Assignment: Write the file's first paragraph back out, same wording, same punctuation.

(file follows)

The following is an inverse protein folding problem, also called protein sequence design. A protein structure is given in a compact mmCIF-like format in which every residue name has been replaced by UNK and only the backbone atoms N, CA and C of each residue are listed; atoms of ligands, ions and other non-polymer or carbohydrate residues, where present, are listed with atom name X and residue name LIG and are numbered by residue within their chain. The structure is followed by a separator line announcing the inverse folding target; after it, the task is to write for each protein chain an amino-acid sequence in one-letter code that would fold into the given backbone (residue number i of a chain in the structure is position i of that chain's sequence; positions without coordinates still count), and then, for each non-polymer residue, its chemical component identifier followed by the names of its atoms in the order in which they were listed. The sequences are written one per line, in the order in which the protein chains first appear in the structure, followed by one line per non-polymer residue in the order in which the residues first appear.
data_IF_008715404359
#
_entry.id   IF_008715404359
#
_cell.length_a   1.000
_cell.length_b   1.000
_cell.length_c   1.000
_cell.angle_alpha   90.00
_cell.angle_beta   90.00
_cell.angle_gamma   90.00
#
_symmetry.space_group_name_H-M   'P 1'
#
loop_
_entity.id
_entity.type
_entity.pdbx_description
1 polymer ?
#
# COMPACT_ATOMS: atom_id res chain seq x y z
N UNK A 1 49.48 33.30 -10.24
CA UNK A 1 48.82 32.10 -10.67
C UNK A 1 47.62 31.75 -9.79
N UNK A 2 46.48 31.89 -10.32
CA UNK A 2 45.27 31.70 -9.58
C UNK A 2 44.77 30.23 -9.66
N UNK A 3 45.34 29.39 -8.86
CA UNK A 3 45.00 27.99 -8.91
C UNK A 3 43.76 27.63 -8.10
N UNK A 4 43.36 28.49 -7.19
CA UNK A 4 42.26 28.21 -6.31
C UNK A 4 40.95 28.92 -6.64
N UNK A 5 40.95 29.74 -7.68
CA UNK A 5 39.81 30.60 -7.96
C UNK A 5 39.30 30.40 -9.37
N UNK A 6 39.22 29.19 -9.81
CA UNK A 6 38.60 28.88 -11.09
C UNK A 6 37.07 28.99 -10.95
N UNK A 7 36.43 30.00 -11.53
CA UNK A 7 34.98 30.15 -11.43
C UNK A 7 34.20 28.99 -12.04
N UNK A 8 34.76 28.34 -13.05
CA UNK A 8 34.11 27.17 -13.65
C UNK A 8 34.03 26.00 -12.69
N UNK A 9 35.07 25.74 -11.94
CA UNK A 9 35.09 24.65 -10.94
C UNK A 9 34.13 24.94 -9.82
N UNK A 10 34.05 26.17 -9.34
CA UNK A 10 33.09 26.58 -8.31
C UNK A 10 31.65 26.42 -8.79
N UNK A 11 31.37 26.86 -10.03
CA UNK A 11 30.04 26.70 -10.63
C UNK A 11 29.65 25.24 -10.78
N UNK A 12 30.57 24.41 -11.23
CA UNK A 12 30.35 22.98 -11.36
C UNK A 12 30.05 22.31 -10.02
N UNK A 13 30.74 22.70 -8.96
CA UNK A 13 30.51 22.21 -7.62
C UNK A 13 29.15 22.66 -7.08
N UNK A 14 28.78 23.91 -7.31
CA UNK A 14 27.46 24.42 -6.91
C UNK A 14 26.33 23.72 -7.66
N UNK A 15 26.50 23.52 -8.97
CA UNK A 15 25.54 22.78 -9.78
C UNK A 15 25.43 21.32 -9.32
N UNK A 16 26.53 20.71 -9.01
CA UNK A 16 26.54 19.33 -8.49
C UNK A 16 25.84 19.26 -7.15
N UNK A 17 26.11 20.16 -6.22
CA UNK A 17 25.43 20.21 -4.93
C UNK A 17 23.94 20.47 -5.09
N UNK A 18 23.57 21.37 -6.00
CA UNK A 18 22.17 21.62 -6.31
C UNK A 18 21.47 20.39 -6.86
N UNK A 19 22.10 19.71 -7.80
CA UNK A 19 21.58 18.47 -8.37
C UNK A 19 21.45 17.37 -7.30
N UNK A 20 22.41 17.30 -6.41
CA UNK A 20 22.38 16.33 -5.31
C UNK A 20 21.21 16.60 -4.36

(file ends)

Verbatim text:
The following is an inverse protein folding problem, also called protein sequence design. A protein structure is given in a compact mmCIF-like format in which every residue name has been replaced by UNK and only the backbone atoms N, CA and C of each residue are listed; atoms of ligands, ions and other non-polymer or carbohydrate residues, where present, are listed with atom name X and residue name LIG and are numbered by residue within their chain. The structure is followed by a separator line announcing the inverse folding target; after it, the task is to write for each protein chain an amino-acid sequence in one-letter code that would fold into the given backbone (residue number i of a chain in the structure is position i of that chain's sequence; positions without coordinates still count), and then, for each non-polymer residue, its chemical component identifier followed by the names of its atoms in the order in which they were listed. The sequences are written one per line, in the order in which the protein chains first appear in the structure, followed by one line per non-polymer residue in the order in which the residues first appear.